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Neck pain

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What is neck pain

This is a broad term encompassing pain, discomfort or stiffness felt anywhere from the base of the head, into the back and sides of the neck and can refer across the tops of the shoulders and shoulder girdle.  

Increasingly, sedentary lifestyles and adopting prolonged positions in work or leisure pursuits can lead to structures of the neck (muscles, joints and ligaments) becoming sensitised and stiff. We often do not train these structures to the capacity of being able to tolerate sustained loading, but this can be achieved with appropriate exercise. 

Other, less frequently considered factors such as stress and tiredness can strongly contribute to ongoing or persistent neck pain. This can lead to pain being felt in the muscles that frequently tighten up when we are stressed leading to the feeling of reduced movement in the neck.   

An irritated nerve in your neck can cause some arm pain going down into the hand and may be accompanied by pins and needles and numbness.

Dealing with neck pain

Be reassured that most incidences of neck pain will ease within a few weeks. 

Keeping active is important and neck pain can be easethrough movement. 

Movement may be sore, but this is not doing any harm and painkillers like paracetamol can reduce pain allowing you to move more freely. 

It is important you take your pain relief regularly in order to manage and get in control of your pain.  When taking medication please follow the instructions on the packet and inform the pharmacist of any other conditions that you suffer with. 

If your neck pain doesn’t settle, you may need some help from your local physiotherapist.

Some gentle exercises to try:

If your pain is acute, you may find that exercises are best done lying on your back with your head supported by one pillow.

1. Bend your head forward until you feel a stretch behind your neck, bring your head back to neutral repeat this little and often throughout the day.

2. Tilt your head toward one shoulder until you feel the stretch on the opposite side. Bring your head back to neutral. Repeat this little and often throughout the day.

3. Pull your chin in, keeping your neck and back straight (not tipping your head forwards). Hold at the end position and feel the stretch in your neck. Repeat this exercise little and often throughout the day.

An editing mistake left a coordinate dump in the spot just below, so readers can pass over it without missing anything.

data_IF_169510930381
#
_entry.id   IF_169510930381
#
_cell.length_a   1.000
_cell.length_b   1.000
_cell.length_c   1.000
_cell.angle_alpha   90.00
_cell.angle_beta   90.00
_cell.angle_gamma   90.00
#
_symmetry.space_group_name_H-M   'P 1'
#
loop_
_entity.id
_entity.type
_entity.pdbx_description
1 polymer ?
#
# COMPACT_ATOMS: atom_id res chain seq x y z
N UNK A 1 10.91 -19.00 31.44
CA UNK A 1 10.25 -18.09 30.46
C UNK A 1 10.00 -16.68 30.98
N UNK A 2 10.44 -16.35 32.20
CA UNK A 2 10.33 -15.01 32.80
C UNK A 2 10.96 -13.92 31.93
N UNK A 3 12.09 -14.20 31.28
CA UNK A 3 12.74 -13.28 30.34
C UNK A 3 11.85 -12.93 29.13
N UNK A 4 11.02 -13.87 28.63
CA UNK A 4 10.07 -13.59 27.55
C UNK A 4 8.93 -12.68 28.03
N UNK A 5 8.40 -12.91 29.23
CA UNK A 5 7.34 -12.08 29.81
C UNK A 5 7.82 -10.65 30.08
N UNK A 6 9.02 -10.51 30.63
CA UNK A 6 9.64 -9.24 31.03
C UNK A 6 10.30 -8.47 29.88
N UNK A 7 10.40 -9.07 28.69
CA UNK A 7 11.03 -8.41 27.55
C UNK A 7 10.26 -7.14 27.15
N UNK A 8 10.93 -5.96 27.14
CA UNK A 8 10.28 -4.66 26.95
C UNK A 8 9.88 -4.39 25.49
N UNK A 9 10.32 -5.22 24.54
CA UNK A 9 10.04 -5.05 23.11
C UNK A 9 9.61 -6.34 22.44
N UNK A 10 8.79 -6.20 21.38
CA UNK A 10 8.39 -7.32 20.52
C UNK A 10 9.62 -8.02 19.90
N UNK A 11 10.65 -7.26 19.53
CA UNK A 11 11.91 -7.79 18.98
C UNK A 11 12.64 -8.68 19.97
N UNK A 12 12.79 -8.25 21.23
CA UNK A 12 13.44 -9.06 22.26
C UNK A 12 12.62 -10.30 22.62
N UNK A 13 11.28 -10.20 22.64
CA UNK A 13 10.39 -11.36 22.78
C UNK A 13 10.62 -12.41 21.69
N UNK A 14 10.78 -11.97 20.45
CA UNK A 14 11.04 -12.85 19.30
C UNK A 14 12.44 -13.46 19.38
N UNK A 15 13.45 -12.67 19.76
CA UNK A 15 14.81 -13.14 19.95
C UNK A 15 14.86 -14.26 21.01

4. In sitting pull your chin in as far as you can. When you reach the limit bend your head back as far as possible. Do the   exercise slowly and carefully repeat this little and often throughout the day.

 

 

 

 

    5. In sitting. Turn your head to one side until you feel a stretch. Repeat to other side. Repeat this exercise little and often throughout the day.

Avoiding neck pain

Today’s lifestyles can involve a lot of static postures, holding our bodies in sustained positions leading to increased muscle tension and sensitising the structures around the neck. By identifying these points in our day and breaking up these patterns with regular movement, we can help prevent the onset of neck pain. 

Emotional stress for whatever reason in our lives will also increase tension in our body and make us more prone to perceiving pain in sentised structures. We are becoming more aware of the need to look after our mental health and there are many resources available to help with mindfulness and relaxation. Making something like abdominal breathing a regular part of your day could be an essential tool to reduce the buildup of tension. 

Another factor in the cause of neck pain can be poor sleep patterns.  Getting into good sleep hygiene patterns (such as getting into a good routine for sleep, or mindfulness at bedtime) will have an impact on decreasing your sensitivity to pain. 

Increased general exercise is good for our physical and mental health as well as helping to manage specific neck pain. Using the government guidelines of at least 150 minutes of moderate intensity (or 75 minutes vigorous such as running) cardiovascular exercise over a week as well as 2 days of strength and balance exercise, is a good way to help judge if you are as active as you could/should be. 

On some rare occasions the nerves in your neck may become more severely trapped. This may lead to: 

  • unexplained (and possibly painfree) arm weakness.